Newspaper article The Evening Standard (London, England)

When Creatives Get Creative; Give Two Celebrated Movie Costume Designers a Backyard Box and It Will Magically Become a Stunning Live/work Home. by Philippa Stockley

Newspaper article The Evening Standard (London, England)

When Creatives Get Creative; Give Two Celebrated Movie Costume Designers a Backyard Box and It Will Magically Become a Stunning Live/work Home. by Philippa Stockley

Article excerpt

Byline: Philippa Stockley

UNBEATABLE London creativity combined with the right architect can produce truly innovative results. Designer-artisans Paddy Whitaker and Keir Malem, both 52, who designed 160 Amazonian battle outfits for this summer's movie blockbuster, Wonder Woman, have created an extraordinary two-storey live/work home in Dalston.

With a futuristic stepped, ziggurat-style green roof covered with 800 succulents, this amazing, 1,090sqft property is full of natural light from three sides, and has two courtyards and a winter garden as well as a workshop. Yet it started life as a dreary, single-storey backyard brick box used as a photographer's darkroom.

Paddy and Keir's distinctive, detailed leatherwork, particularly in film and art, has ranged from Madonna's crocodile leather cuirass to Halle Berry's wide leather belt, both in Die Another Day. The pair understand shapes and volumes and how to achieve them and have astonishing attention to detail. Such a client would challenge any architect -- until they met Nick Hayhurst and Jonathan Nicholls.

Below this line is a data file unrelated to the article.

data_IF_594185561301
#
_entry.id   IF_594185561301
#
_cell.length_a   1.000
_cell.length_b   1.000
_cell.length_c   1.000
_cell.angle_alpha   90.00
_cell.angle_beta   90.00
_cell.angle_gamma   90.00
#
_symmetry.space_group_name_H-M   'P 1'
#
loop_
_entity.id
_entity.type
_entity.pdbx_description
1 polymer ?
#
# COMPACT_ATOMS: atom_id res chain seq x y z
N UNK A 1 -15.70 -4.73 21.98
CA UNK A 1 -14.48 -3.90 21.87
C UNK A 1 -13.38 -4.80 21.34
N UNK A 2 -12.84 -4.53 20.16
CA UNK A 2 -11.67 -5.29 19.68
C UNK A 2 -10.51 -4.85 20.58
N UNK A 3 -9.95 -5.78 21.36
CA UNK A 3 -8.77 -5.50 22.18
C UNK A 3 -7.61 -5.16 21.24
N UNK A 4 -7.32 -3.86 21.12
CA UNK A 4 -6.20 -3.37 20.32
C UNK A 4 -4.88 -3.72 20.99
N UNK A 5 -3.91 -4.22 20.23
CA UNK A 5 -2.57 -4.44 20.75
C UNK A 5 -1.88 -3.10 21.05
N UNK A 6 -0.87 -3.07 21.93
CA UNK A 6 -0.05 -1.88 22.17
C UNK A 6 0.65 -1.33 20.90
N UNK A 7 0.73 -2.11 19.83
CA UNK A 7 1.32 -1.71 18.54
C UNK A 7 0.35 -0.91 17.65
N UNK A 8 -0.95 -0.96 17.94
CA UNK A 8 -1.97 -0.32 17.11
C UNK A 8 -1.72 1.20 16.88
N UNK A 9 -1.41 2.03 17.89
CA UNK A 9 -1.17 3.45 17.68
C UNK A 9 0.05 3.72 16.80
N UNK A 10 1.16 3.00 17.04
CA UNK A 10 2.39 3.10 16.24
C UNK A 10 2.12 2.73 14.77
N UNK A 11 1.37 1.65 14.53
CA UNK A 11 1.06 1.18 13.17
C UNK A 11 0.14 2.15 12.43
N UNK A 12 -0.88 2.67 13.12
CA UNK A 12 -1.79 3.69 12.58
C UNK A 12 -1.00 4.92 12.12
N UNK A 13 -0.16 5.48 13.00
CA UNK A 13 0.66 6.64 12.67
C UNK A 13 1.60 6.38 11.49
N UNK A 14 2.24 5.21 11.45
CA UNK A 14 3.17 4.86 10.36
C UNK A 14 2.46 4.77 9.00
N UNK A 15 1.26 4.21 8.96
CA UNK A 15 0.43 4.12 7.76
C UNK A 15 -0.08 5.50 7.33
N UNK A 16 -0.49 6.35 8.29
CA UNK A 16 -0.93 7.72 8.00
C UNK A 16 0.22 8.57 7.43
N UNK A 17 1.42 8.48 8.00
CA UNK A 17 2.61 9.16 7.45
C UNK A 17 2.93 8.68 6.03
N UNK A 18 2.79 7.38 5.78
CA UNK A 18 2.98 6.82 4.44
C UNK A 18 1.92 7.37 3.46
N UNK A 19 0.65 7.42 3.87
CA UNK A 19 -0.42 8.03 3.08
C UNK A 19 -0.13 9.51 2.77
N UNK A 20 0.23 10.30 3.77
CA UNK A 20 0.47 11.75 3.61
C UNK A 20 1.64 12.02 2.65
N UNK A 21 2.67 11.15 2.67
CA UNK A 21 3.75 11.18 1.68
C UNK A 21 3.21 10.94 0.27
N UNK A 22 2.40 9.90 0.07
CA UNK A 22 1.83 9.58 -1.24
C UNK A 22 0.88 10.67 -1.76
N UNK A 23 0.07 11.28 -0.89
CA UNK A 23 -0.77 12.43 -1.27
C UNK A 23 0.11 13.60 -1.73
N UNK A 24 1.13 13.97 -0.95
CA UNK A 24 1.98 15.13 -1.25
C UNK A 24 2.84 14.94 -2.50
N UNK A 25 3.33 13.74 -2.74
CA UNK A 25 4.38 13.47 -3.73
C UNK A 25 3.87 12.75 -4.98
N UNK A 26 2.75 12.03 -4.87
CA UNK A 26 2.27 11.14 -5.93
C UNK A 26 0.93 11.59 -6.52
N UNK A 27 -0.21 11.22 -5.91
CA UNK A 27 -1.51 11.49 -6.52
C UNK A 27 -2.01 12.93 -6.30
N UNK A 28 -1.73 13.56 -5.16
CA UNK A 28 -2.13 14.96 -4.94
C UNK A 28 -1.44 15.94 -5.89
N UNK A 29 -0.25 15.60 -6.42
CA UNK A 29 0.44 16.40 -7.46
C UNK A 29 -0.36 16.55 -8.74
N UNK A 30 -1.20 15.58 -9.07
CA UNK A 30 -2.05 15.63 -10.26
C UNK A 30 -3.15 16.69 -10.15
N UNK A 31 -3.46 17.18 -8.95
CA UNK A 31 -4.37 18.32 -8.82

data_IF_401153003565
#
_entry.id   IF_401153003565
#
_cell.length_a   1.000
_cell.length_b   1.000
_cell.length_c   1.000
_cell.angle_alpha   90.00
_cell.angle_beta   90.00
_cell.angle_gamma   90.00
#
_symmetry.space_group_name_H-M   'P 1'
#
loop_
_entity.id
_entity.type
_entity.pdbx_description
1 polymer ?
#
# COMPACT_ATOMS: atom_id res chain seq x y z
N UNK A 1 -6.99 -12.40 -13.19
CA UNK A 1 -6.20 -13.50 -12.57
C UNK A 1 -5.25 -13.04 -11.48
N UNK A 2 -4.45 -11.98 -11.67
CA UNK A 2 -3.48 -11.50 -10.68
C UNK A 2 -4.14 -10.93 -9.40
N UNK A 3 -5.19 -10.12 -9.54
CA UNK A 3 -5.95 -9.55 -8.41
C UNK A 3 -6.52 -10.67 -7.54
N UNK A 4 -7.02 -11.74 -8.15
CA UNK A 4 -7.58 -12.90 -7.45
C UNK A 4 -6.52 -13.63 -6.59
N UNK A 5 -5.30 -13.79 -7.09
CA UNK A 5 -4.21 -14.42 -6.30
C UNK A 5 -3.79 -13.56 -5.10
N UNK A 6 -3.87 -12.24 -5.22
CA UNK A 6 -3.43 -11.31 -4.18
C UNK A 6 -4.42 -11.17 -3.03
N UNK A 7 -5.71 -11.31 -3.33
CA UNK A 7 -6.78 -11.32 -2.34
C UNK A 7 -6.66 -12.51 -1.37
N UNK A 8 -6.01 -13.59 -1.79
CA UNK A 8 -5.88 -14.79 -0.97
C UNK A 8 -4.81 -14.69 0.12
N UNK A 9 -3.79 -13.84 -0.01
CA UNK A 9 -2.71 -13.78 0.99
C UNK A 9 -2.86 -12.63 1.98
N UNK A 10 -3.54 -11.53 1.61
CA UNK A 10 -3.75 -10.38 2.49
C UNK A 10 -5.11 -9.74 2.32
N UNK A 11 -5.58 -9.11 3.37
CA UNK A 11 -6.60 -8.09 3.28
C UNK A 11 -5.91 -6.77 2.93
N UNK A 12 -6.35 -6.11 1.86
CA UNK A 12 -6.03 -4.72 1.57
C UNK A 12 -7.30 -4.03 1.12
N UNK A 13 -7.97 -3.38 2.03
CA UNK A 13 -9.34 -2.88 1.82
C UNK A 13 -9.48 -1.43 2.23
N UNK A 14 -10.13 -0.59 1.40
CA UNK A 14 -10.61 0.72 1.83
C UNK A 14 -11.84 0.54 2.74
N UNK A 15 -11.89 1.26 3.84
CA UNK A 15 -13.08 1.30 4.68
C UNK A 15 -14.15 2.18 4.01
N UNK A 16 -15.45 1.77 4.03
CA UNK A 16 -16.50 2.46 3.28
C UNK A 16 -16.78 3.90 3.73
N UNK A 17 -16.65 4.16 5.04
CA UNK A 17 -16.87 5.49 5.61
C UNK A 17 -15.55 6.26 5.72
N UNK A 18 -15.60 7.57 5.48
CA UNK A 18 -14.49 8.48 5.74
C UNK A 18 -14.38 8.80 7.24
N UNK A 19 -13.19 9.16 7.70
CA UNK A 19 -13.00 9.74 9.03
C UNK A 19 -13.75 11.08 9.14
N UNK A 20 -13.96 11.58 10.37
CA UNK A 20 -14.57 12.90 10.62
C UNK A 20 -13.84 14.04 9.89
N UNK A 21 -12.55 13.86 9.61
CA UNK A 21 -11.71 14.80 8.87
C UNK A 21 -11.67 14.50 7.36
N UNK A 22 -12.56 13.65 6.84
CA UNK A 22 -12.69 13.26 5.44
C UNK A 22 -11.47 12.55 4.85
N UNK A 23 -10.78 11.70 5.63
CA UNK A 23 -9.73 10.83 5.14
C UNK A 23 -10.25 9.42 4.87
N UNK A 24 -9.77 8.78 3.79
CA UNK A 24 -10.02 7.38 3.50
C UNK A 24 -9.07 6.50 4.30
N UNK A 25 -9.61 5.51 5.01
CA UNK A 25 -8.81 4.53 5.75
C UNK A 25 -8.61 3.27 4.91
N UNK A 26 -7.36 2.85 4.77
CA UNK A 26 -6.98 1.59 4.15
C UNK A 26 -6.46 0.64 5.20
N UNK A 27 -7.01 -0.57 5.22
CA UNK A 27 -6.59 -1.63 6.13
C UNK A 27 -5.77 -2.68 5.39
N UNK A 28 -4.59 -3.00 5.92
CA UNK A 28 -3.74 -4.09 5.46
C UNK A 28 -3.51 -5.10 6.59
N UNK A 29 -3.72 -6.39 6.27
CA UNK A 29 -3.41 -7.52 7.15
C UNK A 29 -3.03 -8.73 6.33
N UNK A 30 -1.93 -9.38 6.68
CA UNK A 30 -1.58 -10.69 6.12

a boost from bowie Both men went to fashion college: Keir in Maidenhead, Paddy at Central Saint Martins College of Art and Design, just after John Galliano. When they met in 1986, aged 21, Keir helped Paddy to design a wedding dress for the wife of David Bowie's manager, and after that, Paddy's career took off.

In 1997 they were hoping to buy a home. Cycling back one day from their leather merchant in Dalston, Keir spotted a small To Buy or Let sign "tucked down the side of a house". The light industrial unit with a flat roof was grim. They asked Hackney council if they could convert it to live/ work space, but Hackney said no, on account of noise. Then the vendor, knowing that their work only involved one sewing machine, persuaded the planners to visit Paddy's studio and listen to his machine, and permission was granted.

With a tiny budget of PS5,000 and the help of Paddy's parents, they painted it white, punched a picture window at one end, built a basic bathroom and kitchen, and a platform bed. That was all they could afford, and they lived and worked there for 18 years. Paddy says: "We wanted something bigger but we love the area and didn't want to move, so we wondered about adding another storey." They were on the Tube when they saw a Homes & Property feature on a house by Hayhurst and Co, and liked the style. The architects were local to them.

pull-down movie screen The planners said they would consider an upper storey if the building had architectural merit. Architect Nick Hayhurst thought an ecological green roof would help. Paddy and Keir wanted a gallery to show work and have clients round, and a feature staircase. Nick's design meant digging down eight feet. He also planned to extend a bit at the front, creating a winter garden/lobby with a glass roof and polished steel to bounce light around. …

Search by... Author
Show... All Results Primary Sources Peer-reviewed

Oops!

An unknown error has occurred. Please click the button below to reload the page. If the problem persists, please try again in a little while.